San Marino 3. Getting there from Bologna via Rimini

Bologna is an interesting place. On one hand, the street are clean and there is no garbage, but a lot of graffiti (maybe that’s why its a Latin word)

My friend Daniel who lives in the north of this country explained that Bologna is a very left wing city, and high taxes and beaucracy stifle small businesses, making Italians leave for elsewhere. (NB; Daniel was once house sharing with me in London, a stressful grey city with terrible weather!)

This of course, is a very Catholic country, but in the centre here is a historic Jewish community, as can see from this plaque. There are evangelical churches here, but not a huge amount.

Restaurants are open for business, although with very few visitors. Sitting outside is pleasant and works well in current limitations. You are meant to wear a mask all the time outdoors, something I didn’t know till later in my trip.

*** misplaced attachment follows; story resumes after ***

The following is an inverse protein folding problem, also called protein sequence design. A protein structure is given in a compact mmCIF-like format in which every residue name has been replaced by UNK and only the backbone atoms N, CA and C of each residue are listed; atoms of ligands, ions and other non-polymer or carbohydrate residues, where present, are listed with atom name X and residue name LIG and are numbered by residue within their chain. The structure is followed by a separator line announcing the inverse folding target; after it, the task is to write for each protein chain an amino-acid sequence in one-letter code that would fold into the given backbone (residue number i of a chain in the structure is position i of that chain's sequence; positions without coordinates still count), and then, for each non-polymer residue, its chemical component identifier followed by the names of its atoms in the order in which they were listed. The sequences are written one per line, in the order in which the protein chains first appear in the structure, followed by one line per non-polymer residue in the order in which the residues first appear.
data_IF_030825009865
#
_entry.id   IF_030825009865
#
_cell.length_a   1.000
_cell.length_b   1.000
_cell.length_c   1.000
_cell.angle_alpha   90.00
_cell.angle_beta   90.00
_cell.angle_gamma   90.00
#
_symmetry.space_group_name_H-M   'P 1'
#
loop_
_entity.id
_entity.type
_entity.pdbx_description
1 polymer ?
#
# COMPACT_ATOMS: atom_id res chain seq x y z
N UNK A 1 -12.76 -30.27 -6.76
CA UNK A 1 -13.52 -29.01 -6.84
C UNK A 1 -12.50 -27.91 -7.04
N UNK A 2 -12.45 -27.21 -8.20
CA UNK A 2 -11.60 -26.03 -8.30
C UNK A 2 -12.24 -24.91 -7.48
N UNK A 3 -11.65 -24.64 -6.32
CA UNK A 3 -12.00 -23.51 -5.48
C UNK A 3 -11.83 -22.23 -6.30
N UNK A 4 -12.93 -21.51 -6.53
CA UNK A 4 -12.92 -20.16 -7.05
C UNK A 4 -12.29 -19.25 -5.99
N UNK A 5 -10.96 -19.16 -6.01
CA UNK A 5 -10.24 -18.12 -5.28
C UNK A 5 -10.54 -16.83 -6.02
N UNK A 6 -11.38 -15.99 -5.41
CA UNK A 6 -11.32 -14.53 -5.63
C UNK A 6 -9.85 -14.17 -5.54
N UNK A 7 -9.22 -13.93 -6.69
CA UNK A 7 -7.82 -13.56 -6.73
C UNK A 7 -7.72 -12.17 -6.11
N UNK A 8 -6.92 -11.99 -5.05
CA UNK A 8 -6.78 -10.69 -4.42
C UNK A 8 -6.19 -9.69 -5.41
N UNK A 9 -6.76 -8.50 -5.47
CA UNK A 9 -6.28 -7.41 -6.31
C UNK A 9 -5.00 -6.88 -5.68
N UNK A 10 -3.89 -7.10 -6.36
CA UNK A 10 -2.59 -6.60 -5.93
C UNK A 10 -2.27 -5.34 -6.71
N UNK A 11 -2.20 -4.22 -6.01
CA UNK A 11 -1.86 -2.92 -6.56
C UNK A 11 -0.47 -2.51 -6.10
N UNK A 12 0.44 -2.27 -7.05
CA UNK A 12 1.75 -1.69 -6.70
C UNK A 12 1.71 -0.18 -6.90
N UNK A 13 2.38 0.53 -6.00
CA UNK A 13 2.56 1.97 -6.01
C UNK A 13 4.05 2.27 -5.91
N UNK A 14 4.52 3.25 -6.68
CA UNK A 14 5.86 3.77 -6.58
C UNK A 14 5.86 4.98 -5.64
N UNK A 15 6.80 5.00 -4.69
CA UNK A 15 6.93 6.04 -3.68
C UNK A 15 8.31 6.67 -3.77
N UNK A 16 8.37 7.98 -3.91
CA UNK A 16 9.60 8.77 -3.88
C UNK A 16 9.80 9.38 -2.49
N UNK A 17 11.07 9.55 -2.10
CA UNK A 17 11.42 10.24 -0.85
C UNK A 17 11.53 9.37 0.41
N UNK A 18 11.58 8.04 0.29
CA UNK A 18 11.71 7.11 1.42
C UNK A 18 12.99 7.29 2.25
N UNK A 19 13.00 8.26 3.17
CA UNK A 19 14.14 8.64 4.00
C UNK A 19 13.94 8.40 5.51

Trains in Italy are great. Carriages are double decker like the ones I’ve been to in France, Germany and Holland. The journey to Rimini which is on the coast is in a straight line with no changes. The fare is reasonable, and a security guard ‘shoots’ me with a gun (which remotely shows my temperature) before I go to the platform.

As I visited between the two lock downs of 2020, and travelling made difficult, as no one knew which could get severed connections, this trip was a gamble, which I am very glad worked with very few problems.

1. Planning visit to my final tiny country – 2. Flying to Italy for the price of two pizzas – 3. Getting there from Bologna via Rimini – 4. City of Rimini – 5. Walking from Rimini to San Marino – 6. What sort of mini country is this – 7. Serraville, San Marino’s northern town – 8. San Marino’s only youth hotel – 9. Castles in the sky – 10. Safe up the top – 11. The tall centre of community of San Marino – 12. novelty shops, post office and passport stamps – 13. The government buildings and plaza – 14. Automobiles – 15. The three towers – 16. What I didn’t see & finishing up